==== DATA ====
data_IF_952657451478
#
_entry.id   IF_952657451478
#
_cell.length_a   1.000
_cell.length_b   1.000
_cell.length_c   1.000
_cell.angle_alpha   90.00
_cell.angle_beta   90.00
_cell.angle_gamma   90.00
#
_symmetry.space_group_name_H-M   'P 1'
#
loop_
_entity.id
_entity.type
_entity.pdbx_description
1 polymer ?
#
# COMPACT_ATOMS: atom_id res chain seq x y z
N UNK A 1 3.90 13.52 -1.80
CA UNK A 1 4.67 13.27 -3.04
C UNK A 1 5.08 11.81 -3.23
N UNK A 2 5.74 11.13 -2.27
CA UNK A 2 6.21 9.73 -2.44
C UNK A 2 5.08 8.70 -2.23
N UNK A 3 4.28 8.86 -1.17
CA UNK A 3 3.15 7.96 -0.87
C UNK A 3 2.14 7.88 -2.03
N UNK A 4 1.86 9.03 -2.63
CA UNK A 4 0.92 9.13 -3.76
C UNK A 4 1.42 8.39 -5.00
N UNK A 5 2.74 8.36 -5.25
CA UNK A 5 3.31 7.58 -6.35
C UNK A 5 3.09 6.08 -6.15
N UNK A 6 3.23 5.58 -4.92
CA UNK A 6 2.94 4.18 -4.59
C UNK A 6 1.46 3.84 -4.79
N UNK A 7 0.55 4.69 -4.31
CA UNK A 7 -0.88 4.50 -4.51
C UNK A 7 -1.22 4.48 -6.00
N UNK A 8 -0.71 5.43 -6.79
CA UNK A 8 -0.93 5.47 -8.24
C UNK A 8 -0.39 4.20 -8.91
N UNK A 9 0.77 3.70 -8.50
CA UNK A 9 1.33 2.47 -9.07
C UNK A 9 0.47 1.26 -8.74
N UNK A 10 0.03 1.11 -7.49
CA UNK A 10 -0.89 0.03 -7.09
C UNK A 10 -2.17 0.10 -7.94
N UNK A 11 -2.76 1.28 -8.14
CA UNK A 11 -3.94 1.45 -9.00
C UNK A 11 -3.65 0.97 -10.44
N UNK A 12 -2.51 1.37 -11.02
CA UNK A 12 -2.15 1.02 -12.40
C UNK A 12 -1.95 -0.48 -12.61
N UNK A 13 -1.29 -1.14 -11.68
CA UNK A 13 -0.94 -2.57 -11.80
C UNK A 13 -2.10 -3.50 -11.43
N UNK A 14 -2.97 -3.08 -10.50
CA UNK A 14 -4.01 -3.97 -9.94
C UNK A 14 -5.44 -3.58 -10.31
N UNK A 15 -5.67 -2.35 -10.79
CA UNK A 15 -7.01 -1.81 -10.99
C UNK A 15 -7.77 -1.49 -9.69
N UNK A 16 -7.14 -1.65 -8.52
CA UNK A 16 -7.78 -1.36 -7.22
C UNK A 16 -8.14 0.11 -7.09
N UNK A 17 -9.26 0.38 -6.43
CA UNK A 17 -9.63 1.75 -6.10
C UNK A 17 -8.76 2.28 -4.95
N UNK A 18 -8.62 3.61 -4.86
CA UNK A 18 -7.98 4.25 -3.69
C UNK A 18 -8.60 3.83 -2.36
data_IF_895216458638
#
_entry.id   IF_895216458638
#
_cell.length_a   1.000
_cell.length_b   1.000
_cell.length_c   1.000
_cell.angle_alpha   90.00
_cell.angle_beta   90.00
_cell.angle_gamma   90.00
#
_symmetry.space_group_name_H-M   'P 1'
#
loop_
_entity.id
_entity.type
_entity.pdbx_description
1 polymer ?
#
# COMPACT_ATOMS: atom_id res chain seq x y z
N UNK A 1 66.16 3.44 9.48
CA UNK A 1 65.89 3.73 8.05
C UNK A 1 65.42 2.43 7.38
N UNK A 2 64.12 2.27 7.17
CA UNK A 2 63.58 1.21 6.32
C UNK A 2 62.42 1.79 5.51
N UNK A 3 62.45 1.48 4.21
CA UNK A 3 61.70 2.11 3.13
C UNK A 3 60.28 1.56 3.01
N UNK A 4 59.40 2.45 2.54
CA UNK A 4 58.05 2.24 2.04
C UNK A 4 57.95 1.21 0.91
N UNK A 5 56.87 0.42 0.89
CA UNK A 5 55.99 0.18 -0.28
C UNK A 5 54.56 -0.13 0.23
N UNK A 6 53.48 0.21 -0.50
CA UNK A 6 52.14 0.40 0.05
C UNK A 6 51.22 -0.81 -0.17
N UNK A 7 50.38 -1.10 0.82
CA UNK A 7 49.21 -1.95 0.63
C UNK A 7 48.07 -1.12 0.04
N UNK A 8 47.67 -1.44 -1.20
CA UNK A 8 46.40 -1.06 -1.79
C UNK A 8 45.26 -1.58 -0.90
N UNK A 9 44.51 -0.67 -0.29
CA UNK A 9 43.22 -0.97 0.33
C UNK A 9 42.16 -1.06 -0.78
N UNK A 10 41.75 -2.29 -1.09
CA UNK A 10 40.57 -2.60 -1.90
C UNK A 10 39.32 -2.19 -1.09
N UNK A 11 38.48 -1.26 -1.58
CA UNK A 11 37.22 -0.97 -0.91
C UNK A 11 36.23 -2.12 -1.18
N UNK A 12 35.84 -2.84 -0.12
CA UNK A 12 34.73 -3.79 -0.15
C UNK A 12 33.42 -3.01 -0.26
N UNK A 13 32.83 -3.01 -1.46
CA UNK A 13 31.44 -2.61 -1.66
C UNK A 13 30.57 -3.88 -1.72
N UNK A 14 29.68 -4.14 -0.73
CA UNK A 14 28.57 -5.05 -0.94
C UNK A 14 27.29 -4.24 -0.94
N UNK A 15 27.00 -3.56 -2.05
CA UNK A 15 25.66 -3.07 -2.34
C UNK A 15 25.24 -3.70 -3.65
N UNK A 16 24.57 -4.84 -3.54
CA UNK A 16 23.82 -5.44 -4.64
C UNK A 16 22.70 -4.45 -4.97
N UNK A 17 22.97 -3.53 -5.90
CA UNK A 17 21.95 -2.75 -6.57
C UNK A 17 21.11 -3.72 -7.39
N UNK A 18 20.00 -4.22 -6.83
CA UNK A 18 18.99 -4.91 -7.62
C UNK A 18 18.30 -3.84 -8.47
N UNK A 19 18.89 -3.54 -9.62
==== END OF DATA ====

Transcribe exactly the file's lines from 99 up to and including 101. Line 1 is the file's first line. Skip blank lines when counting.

CA UNK A 2 63.58 1.21 6.32
C UNK A 2 62.42 1.79 5.51
N UNK A 3 62.45 1.48 4.21